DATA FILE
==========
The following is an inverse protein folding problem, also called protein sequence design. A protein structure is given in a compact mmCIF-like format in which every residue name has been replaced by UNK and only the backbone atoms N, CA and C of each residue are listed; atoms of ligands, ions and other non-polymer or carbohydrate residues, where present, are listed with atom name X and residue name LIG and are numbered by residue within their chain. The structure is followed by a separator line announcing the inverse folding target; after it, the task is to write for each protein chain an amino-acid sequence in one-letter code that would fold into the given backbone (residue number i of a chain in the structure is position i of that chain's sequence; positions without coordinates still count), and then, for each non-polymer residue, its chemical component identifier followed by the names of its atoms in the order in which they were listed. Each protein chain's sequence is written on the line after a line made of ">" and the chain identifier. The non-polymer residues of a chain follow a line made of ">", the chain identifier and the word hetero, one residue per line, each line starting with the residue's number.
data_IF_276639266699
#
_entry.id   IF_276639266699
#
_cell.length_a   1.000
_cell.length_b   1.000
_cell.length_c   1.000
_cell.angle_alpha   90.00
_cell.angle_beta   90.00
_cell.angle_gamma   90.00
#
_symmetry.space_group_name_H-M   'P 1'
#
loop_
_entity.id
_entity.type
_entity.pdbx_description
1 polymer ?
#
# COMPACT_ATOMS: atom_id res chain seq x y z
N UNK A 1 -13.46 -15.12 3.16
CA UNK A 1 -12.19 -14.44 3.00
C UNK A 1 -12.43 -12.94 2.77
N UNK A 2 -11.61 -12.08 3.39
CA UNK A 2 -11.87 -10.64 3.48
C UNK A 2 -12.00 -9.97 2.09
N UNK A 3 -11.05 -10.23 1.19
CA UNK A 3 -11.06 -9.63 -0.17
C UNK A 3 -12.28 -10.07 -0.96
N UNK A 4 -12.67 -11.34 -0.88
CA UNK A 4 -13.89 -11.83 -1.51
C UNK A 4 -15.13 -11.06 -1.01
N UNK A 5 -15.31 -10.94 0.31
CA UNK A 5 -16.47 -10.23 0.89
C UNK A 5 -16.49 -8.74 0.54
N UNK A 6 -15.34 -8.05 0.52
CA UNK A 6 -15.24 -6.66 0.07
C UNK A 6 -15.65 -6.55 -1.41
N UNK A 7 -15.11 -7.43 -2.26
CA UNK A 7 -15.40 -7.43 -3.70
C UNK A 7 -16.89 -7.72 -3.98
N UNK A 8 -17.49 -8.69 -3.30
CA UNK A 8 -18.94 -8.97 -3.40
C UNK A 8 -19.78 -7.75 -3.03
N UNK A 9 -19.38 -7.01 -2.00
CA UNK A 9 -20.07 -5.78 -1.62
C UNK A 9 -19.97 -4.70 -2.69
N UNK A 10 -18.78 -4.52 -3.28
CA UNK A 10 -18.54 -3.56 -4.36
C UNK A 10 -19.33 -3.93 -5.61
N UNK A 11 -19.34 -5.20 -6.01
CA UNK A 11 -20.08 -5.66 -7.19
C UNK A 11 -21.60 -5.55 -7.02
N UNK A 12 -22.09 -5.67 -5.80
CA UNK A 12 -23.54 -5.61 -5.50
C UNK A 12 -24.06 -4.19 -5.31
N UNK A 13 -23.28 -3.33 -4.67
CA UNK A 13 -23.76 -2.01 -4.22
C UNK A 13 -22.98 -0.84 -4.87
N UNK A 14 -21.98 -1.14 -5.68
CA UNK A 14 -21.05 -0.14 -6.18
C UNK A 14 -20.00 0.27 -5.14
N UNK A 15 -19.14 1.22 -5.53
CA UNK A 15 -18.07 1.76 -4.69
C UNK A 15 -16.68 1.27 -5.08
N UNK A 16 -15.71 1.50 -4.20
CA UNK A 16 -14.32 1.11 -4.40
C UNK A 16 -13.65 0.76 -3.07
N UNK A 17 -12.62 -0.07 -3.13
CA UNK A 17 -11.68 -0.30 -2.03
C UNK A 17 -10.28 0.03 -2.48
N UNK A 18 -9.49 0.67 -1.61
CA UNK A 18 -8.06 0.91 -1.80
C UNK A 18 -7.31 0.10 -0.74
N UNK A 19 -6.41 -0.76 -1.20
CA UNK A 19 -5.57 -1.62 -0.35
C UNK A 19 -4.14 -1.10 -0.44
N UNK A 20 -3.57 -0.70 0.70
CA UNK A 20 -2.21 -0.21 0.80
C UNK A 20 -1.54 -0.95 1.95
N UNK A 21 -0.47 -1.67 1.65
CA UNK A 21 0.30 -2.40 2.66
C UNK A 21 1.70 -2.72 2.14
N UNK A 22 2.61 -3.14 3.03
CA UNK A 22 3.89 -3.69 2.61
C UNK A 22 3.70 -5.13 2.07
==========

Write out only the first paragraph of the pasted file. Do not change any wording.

The following is an inverse protein folding problem, also called protein sequence design. A protein structure is given in a compact mmCIF-like format in which every residue name has been replaced by UNK and only the backbone atoms N, CA and C of each residue are listed; atoms of ligands, ions and other non-polymer or carbohydrate residues, where present, are listed with atom name X and residue name LIG and are numbered by residue within their chain. The structure is followed by a separator line announcing the inverse folding target; after it, the task is to write for each protein chain an amino-acid sequence in one-letter code that would fold into the given backbone (residue number i of a chain in the structure is position i of that chain's sequence; positions without coordinates still count), and then, for each non-polymer residue, its chemical component identifier followed by the names of its atoms in the order in which they were listed. Each protein chain's sequence is written on the line after a line made of ">" and the chain identifier. The non-polymer residues of a chain follow a line made of ">", the chain identifier and the word hetero, one residue per line, each line starting with the residue's number.